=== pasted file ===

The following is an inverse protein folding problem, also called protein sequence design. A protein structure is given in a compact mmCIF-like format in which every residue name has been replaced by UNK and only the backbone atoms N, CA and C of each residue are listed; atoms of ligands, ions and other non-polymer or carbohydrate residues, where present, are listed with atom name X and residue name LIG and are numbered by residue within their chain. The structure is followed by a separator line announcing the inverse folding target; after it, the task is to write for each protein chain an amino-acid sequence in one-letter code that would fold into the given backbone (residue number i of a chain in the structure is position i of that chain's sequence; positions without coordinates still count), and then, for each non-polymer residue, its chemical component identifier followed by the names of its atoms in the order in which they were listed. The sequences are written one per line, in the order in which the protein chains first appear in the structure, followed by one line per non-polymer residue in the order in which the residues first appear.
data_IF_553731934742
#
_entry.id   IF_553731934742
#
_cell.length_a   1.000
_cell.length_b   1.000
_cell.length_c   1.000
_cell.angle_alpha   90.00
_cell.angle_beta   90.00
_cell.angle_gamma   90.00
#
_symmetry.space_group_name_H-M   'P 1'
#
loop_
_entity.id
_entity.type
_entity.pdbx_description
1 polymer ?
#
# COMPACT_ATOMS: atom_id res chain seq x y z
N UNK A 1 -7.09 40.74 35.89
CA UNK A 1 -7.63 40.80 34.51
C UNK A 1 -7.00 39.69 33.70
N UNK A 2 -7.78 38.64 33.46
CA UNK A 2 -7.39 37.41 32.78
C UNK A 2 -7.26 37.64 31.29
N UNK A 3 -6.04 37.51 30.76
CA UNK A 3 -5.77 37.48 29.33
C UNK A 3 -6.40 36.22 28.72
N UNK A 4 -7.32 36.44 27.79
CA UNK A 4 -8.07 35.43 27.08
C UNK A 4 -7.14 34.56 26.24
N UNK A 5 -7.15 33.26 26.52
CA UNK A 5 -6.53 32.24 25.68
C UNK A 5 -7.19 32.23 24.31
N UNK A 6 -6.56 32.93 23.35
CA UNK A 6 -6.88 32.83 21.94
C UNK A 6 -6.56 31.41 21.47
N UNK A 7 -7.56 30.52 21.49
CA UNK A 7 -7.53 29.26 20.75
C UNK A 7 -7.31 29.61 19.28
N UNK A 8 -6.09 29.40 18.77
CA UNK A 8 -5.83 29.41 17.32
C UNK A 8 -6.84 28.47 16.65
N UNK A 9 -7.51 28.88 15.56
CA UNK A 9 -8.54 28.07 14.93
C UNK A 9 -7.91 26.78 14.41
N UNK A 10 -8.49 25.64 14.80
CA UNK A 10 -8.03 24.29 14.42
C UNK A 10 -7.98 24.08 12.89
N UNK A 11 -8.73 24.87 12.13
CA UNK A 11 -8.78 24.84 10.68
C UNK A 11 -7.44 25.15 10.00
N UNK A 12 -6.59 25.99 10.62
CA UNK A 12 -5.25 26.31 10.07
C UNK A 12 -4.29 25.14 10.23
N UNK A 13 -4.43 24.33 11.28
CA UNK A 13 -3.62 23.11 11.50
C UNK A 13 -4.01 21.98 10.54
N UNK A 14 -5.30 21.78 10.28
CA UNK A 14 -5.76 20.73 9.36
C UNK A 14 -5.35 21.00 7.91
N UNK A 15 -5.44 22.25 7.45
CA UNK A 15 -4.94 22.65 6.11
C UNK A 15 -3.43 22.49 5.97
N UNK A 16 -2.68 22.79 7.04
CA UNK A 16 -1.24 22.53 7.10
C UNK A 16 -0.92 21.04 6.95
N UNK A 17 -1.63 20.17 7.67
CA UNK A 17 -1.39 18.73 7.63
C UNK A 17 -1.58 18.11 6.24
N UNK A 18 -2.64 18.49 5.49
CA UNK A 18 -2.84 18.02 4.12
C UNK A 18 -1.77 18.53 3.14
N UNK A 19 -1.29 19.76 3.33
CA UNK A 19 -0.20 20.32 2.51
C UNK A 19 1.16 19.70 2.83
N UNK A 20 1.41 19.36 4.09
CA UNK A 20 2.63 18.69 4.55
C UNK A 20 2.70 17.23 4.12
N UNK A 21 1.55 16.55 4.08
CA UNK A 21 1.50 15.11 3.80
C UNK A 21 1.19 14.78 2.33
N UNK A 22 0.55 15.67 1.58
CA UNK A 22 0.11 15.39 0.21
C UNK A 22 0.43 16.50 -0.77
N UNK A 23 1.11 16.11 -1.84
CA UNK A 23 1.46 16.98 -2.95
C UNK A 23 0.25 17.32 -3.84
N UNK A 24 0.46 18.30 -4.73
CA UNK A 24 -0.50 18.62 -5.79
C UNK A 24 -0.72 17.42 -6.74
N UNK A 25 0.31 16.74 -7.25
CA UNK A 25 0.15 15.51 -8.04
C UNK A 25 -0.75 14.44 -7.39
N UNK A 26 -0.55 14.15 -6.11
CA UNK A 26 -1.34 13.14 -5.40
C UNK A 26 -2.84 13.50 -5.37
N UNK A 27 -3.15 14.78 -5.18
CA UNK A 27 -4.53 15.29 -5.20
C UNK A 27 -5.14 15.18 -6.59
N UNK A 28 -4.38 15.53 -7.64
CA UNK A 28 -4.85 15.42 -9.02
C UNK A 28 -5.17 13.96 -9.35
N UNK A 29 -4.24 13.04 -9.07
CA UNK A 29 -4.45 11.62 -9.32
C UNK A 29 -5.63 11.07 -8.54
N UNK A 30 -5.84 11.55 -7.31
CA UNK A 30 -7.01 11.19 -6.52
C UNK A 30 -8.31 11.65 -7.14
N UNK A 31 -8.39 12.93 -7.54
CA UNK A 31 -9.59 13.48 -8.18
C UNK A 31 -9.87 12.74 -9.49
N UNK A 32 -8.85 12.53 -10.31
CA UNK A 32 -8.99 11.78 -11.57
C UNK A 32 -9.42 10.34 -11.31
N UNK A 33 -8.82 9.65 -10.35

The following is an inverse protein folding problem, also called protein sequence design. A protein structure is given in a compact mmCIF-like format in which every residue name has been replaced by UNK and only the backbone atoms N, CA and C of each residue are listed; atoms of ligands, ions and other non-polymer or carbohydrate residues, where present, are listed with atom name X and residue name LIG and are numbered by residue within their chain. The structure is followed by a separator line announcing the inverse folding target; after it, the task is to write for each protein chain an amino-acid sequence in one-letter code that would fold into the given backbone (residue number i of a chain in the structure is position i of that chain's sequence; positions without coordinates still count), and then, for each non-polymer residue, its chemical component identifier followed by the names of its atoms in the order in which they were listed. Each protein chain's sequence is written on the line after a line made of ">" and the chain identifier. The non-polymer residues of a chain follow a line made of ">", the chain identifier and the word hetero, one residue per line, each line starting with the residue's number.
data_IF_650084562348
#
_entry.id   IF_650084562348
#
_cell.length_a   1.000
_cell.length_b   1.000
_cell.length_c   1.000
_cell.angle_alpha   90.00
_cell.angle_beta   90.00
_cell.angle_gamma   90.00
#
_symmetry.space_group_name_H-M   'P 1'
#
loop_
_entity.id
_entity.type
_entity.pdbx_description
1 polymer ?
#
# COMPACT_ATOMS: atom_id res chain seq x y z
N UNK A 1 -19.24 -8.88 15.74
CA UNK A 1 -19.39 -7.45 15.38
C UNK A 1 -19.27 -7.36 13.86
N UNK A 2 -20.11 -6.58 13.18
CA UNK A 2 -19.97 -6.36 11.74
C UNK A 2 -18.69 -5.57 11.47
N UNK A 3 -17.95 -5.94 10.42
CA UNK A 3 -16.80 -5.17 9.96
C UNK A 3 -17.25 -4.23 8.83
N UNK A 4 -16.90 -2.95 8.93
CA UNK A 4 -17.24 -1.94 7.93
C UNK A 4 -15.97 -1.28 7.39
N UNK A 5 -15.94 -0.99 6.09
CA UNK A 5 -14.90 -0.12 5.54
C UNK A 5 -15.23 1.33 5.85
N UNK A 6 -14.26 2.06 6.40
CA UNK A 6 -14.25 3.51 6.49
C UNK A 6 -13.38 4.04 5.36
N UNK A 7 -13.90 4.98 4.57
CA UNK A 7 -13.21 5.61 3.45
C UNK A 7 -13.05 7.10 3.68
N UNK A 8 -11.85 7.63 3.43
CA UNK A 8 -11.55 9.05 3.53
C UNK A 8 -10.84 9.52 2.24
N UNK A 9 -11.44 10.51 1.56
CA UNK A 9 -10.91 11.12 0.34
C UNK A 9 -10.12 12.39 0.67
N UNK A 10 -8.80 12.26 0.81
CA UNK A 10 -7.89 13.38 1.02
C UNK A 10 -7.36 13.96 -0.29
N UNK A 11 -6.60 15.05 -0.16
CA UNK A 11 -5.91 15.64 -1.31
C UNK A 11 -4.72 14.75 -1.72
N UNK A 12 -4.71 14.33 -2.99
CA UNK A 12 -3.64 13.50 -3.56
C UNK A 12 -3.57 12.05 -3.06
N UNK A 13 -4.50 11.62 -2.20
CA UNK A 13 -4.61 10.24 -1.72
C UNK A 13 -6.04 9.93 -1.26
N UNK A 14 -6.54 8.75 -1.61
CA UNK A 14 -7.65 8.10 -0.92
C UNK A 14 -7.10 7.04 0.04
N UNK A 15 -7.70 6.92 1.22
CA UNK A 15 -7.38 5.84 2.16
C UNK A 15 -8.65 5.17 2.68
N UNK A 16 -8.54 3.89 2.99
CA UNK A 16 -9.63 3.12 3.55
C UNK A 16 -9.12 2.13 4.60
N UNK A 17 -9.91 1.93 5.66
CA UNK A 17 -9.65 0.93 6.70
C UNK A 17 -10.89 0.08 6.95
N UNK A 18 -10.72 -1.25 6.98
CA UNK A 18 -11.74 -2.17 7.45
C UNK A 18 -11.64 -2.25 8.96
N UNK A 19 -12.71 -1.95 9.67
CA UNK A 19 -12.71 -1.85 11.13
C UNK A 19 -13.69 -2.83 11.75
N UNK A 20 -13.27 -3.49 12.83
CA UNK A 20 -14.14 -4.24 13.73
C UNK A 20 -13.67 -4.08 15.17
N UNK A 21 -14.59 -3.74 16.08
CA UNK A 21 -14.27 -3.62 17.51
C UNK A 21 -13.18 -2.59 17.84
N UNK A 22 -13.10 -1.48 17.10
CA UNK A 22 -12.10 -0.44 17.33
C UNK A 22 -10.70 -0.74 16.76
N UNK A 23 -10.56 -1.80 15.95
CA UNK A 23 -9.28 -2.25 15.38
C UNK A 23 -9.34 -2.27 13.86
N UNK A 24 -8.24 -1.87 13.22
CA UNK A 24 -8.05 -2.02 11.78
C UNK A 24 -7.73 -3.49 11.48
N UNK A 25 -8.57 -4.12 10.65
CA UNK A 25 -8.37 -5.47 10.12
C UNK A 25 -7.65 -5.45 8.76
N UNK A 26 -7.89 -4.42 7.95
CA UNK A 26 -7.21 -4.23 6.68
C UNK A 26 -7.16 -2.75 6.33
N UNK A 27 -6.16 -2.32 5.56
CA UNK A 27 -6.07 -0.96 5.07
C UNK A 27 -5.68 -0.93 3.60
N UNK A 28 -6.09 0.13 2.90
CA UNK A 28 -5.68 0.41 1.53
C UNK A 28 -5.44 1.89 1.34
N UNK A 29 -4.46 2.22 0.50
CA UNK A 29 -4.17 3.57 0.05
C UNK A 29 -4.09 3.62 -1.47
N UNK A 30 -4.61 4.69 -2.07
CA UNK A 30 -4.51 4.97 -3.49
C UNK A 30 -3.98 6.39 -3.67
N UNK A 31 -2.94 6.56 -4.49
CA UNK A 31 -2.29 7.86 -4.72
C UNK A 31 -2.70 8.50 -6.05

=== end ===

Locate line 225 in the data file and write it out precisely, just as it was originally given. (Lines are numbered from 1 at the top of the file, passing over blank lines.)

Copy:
CA UNK A 29 -4.17 3.57 0.05